USA: The South? The *******? West? Or some of the big cities?

Discussion in 'Adult League & Tournament Talk' started by TheMagicianOfPrecision, Jul 27, 2009.

  1. Thinking about moving to USA and start working as a tennis-coach. Ive got my greencard. I have gotten lots of offers. Im a former pro player ranked 1000 in the world. Any suggestions? (Preferely from Americans)
    Thanx!
     
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  2. brad1730

    brad1730 Rookie

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    For me, it normally boils down to... weather, water, mountains, economy, vibrancy of the town, and attitude of the locals. Do you like to see all 4 seasons, or is hot and hotter your 2 seasons? Do you like living near the oceans or lakes? Are the people laid back, outdoorsy types or are they hard-charging workers. Do you like big, middle or small cities? Are you familiar with our politics. Many people like living in liberal or conservative areas. Answer a few of these questions and I'll try to point you to a few cities. No matter what my opinion is though, there will be 10 people on here saying that I'm wrong, they live there, and it's just the opposite.
     
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  3. Cindysphinx

    Cindysphinx G.O.A.T.

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    +1.

    In my area (Washington DC metro), I think it can be hard for tennis pros unless they affiliate with a club. The progression I have seen is that a new pro is hired by the club and is paid a pittance. As she becomes popular among club members who take clinics, she starts getting more clients. When the weather is too cold to play outside, she will teach through the club. Then when the weather warms, she can teach these clients outside in public parks and keep all of the revenue.

    I get the sense from my pro is that he makes his real money in the warm months and deals with less income in the winter. I get the idea that he wants to strike out on his own, but I wonder where he would get a steady stream of clients were it not for meeting new clients through the club.

    Others can probably give more info on this angle, but that's what I know about it.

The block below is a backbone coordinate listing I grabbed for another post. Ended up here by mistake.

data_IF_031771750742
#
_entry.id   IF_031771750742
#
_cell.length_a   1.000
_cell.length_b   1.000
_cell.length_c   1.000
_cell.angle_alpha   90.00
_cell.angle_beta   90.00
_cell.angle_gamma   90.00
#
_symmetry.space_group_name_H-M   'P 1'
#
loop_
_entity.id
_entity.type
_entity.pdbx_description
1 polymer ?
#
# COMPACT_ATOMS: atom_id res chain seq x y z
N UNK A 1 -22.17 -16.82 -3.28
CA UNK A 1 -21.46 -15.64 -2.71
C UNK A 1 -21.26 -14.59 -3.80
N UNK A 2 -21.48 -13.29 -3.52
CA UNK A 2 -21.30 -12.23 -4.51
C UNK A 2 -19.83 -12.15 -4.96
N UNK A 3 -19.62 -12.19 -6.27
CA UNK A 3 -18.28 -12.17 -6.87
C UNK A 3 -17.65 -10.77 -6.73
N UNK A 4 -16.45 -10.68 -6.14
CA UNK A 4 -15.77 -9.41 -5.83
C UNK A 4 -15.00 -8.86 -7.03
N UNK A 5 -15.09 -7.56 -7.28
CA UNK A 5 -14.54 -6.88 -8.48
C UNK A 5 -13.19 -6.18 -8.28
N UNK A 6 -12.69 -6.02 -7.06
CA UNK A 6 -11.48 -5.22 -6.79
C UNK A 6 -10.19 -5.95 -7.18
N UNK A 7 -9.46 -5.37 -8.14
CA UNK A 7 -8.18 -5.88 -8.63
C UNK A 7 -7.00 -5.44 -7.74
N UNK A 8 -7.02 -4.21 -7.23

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  4. Thanx Brad,
    Oh yeah, no matter what you write some pl are always gonna talk you down.
    You mentioned great things that i really havent thought of...
    Id like when the temperature is around 70-80 F...Hate the winter,we have enough of that in Sweden. Id like to live near a coast...Im oretty laidback so i would like that, when ir´t comes to politics i am not all into american politics...is day i would want some place not to conservative and not to liberale...I loved NYC,but i also really liked Louisville,Kentucky and Akron,Illinois. I guess that represents Huge medium and small citys right there...Hard to decide
     
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  5. I see, well thank you, it works that way in some clubs in Sweden aswell.
     
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  6. cak

    cak Professional

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    Cindy made a good point about the weather. I know our tennis pro gets no lesson income in bad weather. Those with indoor courts need to pay for the court time to teach. So you might start in an area where the weather allows outdoor playing year round.
     
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  7. Thats actually a great ides...so we are talking? Florida? Californis? Georgia? Alabama? Arizona? Texas?
     
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  8. Steady Eddy

    Steady Eddy Hall of Fame

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    I have a friend who's a golf pro up in Minnesota. He always complains about how the weather interupts his business up there. I'll ask him why he doesn't move down here and he says that teaching golf pays better up there. So who knows? Also, up in Minnesota, most of the tennis is played indoors, so weather isn't a factor.

    The head guy at the Chandler Tennis Center is Norwegian. He might have some perspective what would be good. Here's a link.

    http://www.chandleraz.gov/default.aspx?pageID=664
     
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  9. Thanx a lot!
     
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  10. Gemini

    Gemini Hall of Fame

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    I recommend either the South (primarily Florida) or Southern California if choosing just based on favorable weather for teaching, but I would also look at areas that have high concentrations of registered players. I live in Atlanta, GA and there are TONS of players here of all skill levels. The weather here is favorable most of the year.
     
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  11. Cindysphinx

    Cindysphinx G.O.A.T.

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    Another point is that bad weather may make income seasonal or unpredictable, but it is not necessarily an impediment to earning a living. My own pro has a mortgage, two cars, a non-working wife and one child. He has health insurance through his job at the club. His income may have its ups and downs, but he seems to be doing just fine.

    If another area has a ton of tennis pros, the competition may be such that it could be difficult to earn a living wage even if the sun shines 365 days a year.
     
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  12. tennisnoob2

    tennisnoob2 Rookie

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    its basically down to what climate you like. Every state and somewhere near a metro area has an indoor court/facility. Remeber, the closer you are to the city the more you get paid. If you wanted all year weather south California would be good. Texas, Florida, Louisiana, all get hit by hurricanes so that could affect a lot of playing time(summer-fall)